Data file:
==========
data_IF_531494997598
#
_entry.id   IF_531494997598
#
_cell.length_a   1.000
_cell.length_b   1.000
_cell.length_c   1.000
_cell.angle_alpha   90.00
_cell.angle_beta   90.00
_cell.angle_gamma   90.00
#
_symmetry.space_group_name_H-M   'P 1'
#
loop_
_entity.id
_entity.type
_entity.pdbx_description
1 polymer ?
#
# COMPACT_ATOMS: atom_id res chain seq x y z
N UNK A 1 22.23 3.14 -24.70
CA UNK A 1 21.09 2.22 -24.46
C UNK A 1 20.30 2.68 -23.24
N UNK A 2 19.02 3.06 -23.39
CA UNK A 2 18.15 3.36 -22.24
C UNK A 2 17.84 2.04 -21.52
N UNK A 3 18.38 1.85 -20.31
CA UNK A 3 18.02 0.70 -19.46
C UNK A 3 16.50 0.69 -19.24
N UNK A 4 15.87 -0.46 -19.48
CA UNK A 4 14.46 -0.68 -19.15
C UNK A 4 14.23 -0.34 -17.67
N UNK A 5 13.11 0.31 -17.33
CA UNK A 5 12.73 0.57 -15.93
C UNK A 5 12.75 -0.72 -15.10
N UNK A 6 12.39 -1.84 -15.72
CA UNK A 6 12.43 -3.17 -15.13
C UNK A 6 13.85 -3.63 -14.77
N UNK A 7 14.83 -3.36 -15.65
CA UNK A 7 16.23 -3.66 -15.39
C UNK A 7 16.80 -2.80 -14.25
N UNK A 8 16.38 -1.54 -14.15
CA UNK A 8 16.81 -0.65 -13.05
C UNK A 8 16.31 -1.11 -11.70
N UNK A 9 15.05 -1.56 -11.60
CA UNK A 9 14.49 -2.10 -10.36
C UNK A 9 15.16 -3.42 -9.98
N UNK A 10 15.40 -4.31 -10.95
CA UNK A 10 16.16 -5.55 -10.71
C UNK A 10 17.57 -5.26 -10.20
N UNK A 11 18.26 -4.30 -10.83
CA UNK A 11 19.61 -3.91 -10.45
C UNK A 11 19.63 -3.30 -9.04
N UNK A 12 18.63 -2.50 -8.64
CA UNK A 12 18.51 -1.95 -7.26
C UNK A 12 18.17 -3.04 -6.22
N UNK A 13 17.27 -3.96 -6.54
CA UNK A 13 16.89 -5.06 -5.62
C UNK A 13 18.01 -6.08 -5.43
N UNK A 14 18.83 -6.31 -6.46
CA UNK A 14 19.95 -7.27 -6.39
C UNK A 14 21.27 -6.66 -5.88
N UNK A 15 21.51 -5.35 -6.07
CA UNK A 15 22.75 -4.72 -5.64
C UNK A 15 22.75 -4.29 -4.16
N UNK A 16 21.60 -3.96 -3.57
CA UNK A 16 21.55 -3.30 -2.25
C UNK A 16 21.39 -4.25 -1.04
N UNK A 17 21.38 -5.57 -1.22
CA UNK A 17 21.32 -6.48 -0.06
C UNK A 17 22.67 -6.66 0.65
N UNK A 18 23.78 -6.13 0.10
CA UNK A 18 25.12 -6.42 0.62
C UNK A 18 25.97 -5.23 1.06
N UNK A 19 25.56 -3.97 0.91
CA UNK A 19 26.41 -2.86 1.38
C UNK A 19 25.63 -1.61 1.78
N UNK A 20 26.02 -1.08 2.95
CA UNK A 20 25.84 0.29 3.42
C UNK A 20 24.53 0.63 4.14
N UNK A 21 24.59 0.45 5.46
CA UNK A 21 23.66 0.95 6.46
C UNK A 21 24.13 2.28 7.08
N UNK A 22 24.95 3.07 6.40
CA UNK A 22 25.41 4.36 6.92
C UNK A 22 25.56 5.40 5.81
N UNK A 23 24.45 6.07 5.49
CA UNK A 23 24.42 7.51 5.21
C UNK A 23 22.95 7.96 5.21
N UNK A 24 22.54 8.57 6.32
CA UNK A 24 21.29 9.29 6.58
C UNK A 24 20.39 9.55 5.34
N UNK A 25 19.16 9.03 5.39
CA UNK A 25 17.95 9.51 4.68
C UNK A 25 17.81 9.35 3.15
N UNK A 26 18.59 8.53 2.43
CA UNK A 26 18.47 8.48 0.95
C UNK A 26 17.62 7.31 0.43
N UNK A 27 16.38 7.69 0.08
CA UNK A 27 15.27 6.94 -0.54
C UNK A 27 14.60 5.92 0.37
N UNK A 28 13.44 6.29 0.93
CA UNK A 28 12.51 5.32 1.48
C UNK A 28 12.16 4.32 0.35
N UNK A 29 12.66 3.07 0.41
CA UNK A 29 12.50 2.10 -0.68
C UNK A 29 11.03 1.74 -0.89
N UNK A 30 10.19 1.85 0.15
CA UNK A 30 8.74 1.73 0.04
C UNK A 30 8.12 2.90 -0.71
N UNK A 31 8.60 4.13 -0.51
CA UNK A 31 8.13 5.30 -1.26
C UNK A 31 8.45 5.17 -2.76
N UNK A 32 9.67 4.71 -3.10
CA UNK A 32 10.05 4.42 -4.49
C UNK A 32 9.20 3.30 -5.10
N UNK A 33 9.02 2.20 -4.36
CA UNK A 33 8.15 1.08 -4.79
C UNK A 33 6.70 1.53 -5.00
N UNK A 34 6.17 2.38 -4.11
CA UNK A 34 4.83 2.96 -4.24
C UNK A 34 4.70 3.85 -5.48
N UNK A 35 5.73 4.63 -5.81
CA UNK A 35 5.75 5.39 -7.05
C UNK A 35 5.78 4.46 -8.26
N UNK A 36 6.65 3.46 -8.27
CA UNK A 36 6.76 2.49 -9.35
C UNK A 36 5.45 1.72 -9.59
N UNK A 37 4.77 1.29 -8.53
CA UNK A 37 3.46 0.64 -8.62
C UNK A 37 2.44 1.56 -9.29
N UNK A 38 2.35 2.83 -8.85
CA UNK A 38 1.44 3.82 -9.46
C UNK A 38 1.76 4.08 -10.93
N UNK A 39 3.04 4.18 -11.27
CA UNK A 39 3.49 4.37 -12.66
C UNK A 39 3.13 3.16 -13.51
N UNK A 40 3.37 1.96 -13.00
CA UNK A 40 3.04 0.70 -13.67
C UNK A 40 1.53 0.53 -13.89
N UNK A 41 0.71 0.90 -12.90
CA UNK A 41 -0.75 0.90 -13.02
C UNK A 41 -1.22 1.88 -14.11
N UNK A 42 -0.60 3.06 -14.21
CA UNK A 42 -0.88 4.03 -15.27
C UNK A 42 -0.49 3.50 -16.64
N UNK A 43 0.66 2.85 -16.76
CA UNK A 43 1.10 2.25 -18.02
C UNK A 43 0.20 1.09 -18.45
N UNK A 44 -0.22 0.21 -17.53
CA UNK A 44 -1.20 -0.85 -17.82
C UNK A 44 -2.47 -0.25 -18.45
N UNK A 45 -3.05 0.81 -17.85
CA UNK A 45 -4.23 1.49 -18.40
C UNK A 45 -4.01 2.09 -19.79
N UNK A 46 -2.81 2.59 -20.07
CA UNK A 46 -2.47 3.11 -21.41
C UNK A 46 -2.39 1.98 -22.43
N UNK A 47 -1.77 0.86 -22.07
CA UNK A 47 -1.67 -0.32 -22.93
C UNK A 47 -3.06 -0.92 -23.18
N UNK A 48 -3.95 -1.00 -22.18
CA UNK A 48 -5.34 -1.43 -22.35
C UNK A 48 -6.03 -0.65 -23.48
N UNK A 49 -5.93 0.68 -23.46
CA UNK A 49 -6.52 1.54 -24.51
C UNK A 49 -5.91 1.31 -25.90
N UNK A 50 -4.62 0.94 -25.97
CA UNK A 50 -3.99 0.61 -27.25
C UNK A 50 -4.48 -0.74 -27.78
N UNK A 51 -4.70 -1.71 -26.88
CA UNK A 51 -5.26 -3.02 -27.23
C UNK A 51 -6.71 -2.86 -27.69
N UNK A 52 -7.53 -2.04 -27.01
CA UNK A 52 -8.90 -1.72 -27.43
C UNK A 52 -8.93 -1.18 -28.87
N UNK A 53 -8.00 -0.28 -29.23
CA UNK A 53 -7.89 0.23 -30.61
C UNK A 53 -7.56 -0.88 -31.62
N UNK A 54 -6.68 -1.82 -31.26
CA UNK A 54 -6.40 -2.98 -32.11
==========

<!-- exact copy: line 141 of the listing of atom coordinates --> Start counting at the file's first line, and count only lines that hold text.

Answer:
N UNK A 41 0.71 0.90 -12.90